A remission is when cancer cannot be detected in the body and there are no symptoms. This may also be called having no evidence of disease or NED.

A remission can be temporary or permanent. This uncertainty causes many people to worry that the cancer will come back. Although there are treatments to help prevent a recurrence, such as hormonal therapy and radiation therapy, it is important to talk with your doctor about the possibility of the cancer returning. There are tools your doctor can use, called nomograms, to estimate someone’s risk of recurrence. Understanding your risk of recurrence and the treatment options may help you feel more prepared if the cancer does return. Learn more about coping with the fear of recurrence.

In general, following surgery or radiation therapy, the PSA level in the blood usually drops. If the PSA level starts to rise again, it may be a sign that the cancer has come back. If the cancer returns after the original treatment, it is called recurrent cancer.

When this occurs, a new cycle of testing will begin again to learn as much as possible about the recurrence, including where the recurrence is located. The cancer may come back in the prostate , in the tissues or lymph nodes near the prostate , or in another part of the body, such as the bones, lungs, or liver . Sometimes the doctor cannot find a tumor even though the PSA level has increased. This is known as a PSA-only or biochemical recurrence.

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What About My Physical And Emotional Wellness

Eating a healthy diet including a variety of foods, will ensure you have what your body needs to cope with treatment and recovery. Regular physical activity can improve your cancer recovery and reduce side effects such as fatigue.

  • Don’t be afraid to ask for professional and emotional support.
  • Consider joining a cancer support group.
  • Learn to ignore unwanted advice and “horror stories”.
  • Live day-to-day and remember that every day is likely to be different.

Complementary therapies can work alongside medical treatments and some have been shown to improve quality of life or reduce pain. There is no evidence that these therapies can cure or prevent cancer. Some have not been tested for side-effects, may work against other medical treatments and may be expensive. Talk to your doctor about using complementary therapies.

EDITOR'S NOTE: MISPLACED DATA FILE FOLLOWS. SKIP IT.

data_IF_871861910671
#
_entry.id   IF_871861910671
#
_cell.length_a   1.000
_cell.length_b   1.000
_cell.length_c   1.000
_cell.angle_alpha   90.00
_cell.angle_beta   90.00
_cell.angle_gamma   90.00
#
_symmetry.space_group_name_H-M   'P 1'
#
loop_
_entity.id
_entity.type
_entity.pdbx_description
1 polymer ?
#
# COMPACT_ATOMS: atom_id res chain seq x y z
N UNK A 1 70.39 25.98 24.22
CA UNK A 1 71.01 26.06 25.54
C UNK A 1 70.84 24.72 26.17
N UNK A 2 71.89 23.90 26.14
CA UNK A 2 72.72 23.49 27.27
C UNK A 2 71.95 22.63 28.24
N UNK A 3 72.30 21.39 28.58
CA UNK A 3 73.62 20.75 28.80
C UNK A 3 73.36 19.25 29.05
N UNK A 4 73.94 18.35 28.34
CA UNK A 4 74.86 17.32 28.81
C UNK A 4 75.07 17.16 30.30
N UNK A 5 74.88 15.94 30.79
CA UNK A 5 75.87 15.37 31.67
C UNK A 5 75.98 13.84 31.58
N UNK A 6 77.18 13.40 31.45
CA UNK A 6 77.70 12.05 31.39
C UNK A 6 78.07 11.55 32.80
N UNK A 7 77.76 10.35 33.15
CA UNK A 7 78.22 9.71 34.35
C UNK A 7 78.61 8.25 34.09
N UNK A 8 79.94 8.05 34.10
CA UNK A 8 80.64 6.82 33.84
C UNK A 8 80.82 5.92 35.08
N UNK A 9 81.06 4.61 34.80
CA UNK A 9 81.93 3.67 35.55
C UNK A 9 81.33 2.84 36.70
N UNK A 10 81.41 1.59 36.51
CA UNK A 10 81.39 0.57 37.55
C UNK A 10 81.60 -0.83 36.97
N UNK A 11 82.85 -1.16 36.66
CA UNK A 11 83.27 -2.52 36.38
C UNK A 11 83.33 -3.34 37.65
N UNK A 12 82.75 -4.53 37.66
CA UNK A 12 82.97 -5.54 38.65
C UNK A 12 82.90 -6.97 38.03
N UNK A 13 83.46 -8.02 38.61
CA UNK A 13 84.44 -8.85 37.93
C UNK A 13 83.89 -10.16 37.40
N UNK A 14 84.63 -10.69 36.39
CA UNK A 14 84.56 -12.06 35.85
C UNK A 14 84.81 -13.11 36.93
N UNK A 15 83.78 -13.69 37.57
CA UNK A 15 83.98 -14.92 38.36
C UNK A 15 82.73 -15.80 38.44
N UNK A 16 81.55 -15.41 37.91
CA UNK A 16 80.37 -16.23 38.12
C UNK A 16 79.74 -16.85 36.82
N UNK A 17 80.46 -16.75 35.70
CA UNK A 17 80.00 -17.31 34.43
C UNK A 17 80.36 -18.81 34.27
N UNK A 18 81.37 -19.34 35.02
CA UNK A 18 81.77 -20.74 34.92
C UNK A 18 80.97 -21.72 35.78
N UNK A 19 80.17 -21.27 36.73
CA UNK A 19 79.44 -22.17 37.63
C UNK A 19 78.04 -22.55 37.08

Questions To Ask About Having Therapy Using Medication

  • What type of treatment do you recommend?

  • What is the goal of this treatment?

  • How will this treatment be given?

  • How long will it take to give this treatment?

  • Will I receive this treatment at a hospital or clinic? Or will I take it at home?

  • What side effects can I expect during treatment?

  • Who should I contact about any side effects I experience? And how soon?

  • What are the possible long-term effects of having this treatment?

  • What can be done to relieve the side effects?

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Your Prostate Cancer Treatment Plan

At Henry Ford, we are leaders in the field of prostate cancer therapies and prostate tumor surgery, offering:

  • Unmatched experience in innovative and minimally invasive prostate cancer surgery, including single-port robotic surgery for greater precision and shorter recovery times
  • World-first MRI-guided radiation therapy that combines advanced technology with real-time tumor imaging to deliver accurate, precise treatment
  • Non-invasive prostate cancer treatment, including cryotherapy, for men with localized prostate cancer

Laparoscopic Radical Prostatectomy For Prostate Cancer

Plan of IMRT Prostate cancer, stage: cT1c cN0 cM0. IMRT ...

During this operation, your surgeon will insert a special instrument through several small incisions in the abdomen to remove the prostate. The instrument has a small video camera on the end so that your surgeon can see inside the body. Many surgeons perform a robotic-assisted laparoscopic radical prostatectomy where they use a robotic system and arms to operate the instrument with greater precision.